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Soil Use

  • Maintain a farm soil map including information on soil profile and drainage, land use and historical productivity and understand effective and efficient soil use.

  • Avoid compaction.

  • Regular cultivation does reduce soil organic carbon level by oxidising. Try and improve organic carbon content of the soil gradually by incorporating organic residues or by zero tillage method. Presence of organic carbon improves soil structure which in turn improves soil moisture holding capacity and soil fertility. However, heavy introduction of undecomposed organic residues may demand more nutrients due to increased soil bacterial activity. This could lead to nutrient deficiencies in crops.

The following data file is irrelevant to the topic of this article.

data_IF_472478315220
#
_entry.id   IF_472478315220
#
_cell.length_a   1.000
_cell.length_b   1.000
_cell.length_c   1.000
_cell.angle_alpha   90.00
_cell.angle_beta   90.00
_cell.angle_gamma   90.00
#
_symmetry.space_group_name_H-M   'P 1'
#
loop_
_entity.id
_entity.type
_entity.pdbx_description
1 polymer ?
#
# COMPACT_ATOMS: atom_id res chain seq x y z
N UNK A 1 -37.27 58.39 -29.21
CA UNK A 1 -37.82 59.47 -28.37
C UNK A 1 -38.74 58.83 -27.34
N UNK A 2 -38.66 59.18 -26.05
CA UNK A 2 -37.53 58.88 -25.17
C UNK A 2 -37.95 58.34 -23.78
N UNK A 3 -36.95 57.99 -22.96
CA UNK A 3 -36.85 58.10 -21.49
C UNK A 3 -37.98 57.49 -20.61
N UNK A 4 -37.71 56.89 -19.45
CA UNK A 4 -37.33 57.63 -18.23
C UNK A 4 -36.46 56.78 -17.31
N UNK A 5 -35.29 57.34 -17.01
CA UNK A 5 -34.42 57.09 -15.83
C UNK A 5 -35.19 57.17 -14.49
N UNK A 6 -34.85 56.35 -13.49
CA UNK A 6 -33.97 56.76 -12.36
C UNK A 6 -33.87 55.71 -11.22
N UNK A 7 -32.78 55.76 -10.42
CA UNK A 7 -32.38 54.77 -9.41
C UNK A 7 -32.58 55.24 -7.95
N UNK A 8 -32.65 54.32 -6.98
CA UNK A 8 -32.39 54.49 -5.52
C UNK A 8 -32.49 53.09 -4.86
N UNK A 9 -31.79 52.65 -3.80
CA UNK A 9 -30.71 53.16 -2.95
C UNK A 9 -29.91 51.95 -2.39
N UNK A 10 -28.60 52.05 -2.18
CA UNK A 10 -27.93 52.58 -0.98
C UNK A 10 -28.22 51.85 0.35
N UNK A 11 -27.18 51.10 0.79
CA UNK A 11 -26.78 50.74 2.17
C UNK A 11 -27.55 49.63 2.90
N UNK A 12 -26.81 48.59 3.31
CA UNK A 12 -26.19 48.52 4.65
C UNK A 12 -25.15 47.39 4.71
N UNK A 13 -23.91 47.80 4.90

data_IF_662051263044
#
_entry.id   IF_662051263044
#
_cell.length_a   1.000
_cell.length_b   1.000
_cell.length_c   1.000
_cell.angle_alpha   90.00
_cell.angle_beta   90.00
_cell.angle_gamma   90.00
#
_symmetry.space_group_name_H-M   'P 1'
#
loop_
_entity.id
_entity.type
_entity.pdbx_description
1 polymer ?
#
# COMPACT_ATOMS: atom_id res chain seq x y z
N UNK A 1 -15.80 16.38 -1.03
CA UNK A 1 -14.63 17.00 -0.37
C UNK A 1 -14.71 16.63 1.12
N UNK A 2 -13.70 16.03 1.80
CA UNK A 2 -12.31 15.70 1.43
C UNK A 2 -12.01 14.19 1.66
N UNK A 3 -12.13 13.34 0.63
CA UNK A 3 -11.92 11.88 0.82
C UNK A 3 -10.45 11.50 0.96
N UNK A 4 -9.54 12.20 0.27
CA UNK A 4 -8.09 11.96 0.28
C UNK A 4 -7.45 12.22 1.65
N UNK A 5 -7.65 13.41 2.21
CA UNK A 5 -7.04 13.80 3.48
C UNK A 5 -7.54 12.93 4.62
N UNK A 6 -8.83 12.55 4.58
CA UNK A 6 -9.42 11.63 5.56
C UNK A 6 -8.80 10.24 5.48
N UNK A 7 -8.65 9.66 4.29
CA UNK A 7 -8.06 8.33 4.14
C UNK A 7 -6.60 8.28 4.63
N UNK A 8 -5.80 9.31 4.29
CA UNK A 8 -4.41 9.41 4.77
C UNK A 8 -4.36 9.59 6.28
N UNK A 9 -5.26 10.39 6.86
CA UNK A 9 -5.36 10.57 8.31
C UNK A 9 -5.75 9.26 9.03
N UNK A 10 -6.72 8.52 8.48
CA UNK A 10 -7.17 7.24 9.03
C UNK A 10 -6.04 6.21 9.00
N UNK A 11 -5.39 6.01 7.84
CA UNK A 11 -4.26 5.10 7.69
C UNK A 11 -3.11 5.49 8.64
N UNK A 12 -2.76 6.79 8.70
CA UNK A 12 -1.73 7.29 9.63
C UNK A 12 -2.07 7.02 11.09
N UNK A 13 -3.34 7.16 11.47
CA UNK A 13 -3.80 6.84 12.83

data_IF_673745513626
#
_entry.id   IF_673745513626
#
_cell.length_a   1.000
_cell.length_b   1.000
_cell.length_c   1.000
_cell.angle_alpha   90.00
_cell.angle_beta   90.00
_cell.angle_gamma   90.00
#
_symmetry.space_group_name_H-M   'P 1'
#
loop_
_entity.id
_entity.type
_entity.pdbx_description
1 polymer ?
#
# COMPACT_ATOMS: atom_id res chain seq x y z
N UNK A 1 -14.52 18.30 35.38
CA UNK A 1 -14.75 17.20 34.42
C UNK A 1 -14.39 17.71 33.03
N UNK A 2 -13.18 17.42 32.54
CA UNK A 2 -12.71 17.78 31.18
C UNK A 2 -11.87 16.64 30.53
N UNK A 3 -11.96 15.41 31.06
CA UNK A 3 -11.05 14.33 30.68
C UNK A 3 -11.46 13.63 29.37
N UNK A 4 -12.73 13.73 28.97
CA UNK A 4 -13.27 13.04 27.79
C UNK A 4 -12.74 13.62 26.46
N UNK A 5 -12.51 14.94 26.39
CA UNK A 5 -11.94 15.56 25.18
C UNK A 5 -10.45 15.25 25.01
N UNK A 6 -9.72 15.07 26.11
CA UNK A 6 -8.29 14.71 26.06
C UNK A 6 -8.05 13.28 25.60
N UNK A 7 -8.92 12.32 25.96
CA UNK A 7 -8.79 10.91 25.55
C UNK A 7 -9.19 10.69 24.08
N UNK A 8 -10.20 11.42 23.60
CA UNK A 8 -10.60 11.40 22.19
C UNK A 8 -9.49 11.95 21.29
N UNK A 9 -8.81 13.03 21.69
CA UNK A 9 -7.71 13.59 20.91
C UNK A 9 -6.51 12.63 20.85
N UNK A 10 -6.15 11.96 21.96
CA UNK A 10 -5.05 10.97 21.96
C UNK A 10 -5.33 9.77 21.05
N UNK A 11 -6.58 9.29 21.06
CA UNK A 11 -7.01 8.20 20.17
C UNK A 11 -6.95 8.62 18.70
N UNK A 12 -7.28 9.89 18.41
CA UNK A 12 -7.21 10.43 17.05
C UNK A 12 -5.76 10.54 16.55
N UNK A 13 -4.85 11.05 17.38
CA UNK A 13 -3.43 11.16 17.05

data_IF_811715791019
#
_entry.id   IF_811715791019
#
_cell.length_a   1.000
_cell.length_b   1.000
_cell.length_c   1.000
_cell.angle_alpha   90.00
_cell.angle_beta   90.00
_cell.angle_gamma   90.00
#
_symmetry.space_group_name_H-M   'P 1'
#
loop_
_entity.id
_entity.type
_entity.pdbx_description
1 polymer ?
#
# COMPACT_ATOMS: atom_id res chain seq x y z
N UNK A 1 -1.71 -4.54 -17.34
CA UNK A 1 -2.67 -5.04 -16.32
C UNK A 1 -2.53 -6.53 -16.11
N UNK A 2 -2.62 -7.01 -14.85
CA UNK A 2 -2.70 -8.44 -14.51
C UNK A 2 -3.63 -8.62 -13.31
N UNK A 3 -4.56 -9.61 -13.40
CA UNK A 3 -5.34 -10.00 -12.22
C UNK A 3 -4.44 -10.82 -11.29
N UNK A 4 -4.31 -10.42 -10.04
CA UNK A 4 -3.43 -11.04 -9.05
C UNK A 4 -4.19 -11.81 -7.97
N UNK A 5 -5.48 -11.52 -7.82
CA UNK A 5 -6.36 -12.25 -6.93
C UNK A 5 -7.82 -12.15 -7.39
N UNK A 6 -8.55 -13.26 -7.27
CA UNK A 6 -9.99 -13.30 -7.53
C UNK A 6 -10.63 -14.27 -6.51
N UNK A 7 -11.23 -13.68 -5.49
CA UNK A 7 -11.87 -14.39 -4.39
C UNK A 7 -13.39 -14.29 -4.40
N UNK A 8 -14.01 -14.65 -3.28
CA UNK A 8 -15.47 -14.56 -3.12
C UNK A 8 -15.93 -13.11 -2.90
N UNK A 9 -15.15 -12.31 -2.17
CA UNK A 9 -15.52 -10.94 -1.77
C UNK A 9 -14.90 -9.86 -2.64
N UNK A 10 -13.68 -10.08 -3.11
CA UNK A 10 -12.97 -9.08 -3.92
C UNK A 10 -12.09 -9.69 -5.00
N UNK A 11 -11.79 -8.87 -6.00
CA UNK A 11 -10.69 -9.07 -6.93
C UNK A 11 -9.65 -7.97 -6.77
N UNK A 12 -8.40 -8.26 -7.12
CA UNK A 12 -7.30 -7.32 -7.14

• Cultivation also biologically oxidises soil organic nitrogen. Either under mixed-cropping (pastoral and cropping) or cropping systems cultivation does cause mineralisation of soil organic nitrogen which in turn leads to nitrate build-up and leaching. This can be minimised in cropping soils by ensuring low residual nitrogen levels after cropping or by boosting soil organic carbon levels gradually by incorporating crop residues or by zero tillage. In case of mixed cropping, consider zero tillage to take advantage of the high soil nitrogen.

  • Consider crop rotation as part of your commercial decision to minimise disease outbreaks and high pesticide use.

  • Maintain an active riparian margin to minimise sediment runoff.